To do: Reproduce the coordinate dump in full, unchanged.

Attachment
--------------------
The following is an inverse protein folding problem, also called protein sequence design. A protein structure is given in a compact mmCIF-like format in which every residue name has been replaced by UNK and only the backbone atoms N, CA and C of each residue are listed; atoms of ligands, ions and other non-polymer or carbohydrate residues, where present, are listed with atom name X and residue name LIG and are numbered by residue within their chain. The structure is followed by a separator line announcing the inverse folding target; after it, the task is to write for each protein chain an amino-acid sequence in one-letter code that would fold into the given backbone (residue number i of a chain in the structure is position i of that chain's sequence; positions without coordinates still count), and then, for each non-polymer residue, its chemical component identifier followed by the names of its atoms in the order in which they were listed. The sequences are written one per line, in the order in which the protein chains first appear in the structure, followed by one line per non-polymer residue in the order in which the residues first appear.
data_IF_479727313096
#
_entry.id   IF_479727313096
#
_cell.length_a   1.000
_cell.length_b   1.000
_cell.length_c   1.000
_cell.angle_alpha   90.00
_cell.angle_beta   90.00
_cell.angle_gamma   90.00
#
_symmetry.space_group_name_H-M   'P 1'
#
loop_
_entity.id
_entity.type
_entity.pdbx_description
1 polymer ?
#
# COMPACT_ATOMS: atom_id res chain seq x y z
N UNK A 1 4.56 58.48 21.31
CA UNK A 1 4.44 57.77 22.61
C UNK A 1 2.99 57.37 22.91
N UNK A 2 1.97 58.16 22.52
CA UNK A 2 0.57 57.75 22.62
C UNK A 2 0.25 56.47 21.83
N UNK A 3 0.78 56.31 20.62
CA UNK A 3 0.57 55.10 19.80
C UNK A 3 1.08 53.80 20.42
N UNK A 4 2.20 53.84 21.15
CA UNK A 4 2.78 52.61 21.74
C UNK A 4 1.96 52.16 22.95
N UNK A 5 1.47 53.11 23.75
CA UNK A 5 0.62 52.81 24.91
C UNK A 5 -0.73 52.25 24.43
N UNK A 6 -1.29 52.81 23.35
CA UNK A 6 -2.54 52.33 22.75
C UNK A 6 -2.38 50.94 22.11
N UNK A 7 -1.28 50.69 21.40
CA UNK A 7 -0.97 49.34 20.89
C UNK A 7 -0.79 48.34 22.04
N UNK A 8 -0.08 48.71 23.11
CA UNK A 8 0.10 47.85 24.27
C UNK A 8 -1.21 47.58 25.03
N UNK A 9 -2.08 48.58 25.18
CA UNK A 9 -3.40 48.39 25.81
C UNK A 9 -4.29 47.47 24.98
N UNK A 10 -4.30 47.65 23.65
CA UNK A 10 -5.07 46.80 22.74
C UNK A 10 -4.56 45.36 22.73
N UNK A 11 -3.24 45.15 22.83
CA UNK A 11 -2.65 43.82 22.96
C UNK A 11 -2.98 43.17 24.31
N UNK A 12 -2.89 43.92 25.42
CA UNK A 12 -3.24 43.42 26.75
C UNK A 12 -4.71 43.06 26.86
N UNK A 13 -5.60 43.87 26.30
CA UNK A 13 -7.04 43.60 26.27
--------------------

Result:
The following is an inverse protein folding problem, also called protein sequence design. A protein structure is given in a compact mmCIF-like format in which every residue name has been replaced by UNK and only the backbone atoms N, CA and C of each residue are listed; atoms of ligands, ions and other non-polymer or carbohydrate residues, where present, are listed with atom name X and residue name LIG and are numbered by residue within their chain. The structure is followed by a separator line announcing the inverse folding target; after it, the task is to write for each protein chain an amino-acid sequence in one-letter code that would fold into the given backbone (residue number i of a chain in the structure is position i of that chain's sequence; positions without coordinates still count), and then, for each non-polymer residue, its chemical component identifier followed by the names of its atoms in the order in which they were listed. The sequences are written one per line, in the order in which the protein chains first appear in the structure, followed by one line per non-polymer residue in the order in which the residues first appear.
data_IF_479727313096
#
_entry.id   IF_479727313096
#
_cell.length_a   1.000
_cell.length_b   1.000
_cell.length_c   1.000
_cell.angle_alpha   90.00
_cell.angle_beta   90.00
_cell.angle_gamma   90.00
#
_symmetry.space_group_name_H-M   'P 1'
#
loop_
_entity.id
_entity.type
_entity.pdbx_description
1 polymer ?
#
# COMPACT_ATOMS: atom_id res chain seq x y z
N UNK A 1 4.56 58.48 21.31
CA UNK A 1 4.44 57.77 22.61
C UNK A 1 2.99 57.37 22.91
N UNK A 2 1.97 58.16 22.52
CA UNK A 2 0.57 57.75 22.62
C UNK A 2 0.25 56.47 21.83
N UNK A 3 0.78 56.31 20.62
CA UNK A 3 0.57 55.10 19.80
C UNK A 3 1.08 53.80 20.42
N UNK A 4 2.20 53.84 21.15
CA UNK A 4 2.78 52.61 21.74
C UNK A 4 1.96 52.16 22.95
N UNK A 5 1.47 53.11 23.75
CA UNK A 5 0.62 52.81 24.91
C UNK A 5 -0.73 52.25 24.43
N UNK A 6 -1.29 52.81 23.35
CA UNK A 6 -2.54 52.33 22.75
C UNK A 6 -2.38 50.94 22.11
N UNK A 7 -1.28 50.69 21.40
CA UNK A 7 -0.97 49.34 20.89
C UNK A 7 -0.79 48.34 22.04
N UNK A 8 -0.08 48.71 23.11
CA UNK A 8 0.10 47.85 24.27
C UNK A 8 -1.21 47.58 25.03
N UNK A 9 -2.08 48.58 25.18
CA UNK A 9 -3.40 48.39 25.81
C UNK A 9 -4.29 47.47 24.98
N UNK A 10 -4.30 47.65 23.65
CA UNK A 10 -5.07 46.80 22.74
C UNK A 10 -4.56 45.36 22.73
N UNK A 11 -3.24 45.15 22.83
CA UNK A 11 -2.65 43.82 22.96
C UNK A 11 -2.98 43.17 24.31
N UNK A 12 -2.89 43.92 25.42
CA UNK A 12 -3.24 43.42 26.75
C UNK A 12 -4.71 43.06 26.86
N UNK A 13 -5.60 43.87 26.30
CA UNK A 13 -7.04 43.60 26.27